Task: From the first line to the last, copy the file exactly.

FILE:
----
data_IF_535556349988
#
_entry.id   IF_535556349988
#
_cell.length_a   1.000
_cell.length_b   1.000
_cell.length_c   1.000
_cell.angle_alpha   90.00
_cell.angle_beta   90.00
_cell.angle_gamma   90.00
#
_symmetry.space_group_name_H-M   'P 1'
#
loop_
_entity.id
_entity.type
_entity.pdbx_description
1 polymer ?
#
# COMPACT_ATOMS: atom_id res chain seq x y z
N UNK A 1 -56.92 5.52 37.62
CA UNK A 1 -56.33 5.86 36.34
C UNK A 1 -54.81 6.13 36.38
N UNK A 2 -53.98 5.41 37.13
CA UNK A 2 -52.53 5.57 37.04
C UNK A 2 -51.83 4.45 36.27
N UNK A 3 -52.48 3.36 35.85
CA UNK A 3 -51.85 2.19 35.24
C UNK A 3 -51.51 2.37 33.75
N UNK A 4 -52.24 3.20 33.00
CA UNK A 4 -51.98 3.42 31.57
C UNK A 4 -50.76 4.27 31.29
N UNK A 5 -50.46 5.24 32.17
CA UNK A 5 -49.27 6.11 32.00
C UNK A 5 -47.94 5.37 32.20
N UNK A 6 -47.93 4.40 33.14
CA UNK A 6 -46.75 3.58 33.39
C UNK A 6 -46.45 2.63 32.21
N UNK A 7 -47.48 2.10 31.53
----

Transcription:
data_IF_535556349988
#
_entry.id   IF_535556349988
#
_cell.length_a   1.000
_cell.length_b   1.000
_cell.length_c   1.000
_cell.angle_alpha   90.00
_cell.angle_beta   90.00
_cell.angle_gamma   90.00
#
_symmetry.space_group_name_H-M   'P 1'
#
loop_
_entity.id
_entity.type
_entity.pdbx_description
1 polymer ?
#
# COMPACT_ATOMS: atom_id res chain seq x y z
N UNK A 1 -56.92 5.52 37.62
CA UNK A 1 -56.33 5.86 36.34
C UNK A 1 -54.81 6.13 36.38
N UNK A 2 -53.98 5.41 37.13
CA UNK A 2 -52.53 5.57 37.04
C UNK A 2 -51.83 4.45 36.27
N UNK A 3 -52.48 3.36 35.85
CA UNK A 3 -51.85 2.19 35.24
C UNK A 3 -51.51 2.37 33.75
N UNK A 4 -52.24 3.20 33.00
CA UNK A 4 -51.98 3.42 31.57
C UNK A 4 -50.76 4.27 31.29
N UNK A 5 -50.46 5.24 32.17
CA UNK A 5 -49.27 6.11 32.00
C UNK A 5 -47.94 5.37 32.20
N UNK A 6 -47.93 4.40 33.14
CA UNK A 6 -46.75 3.58 33.39
C UNK A 6 -46.45 2.63 32.21
N UNK A 7 -47.48 2.10 31.53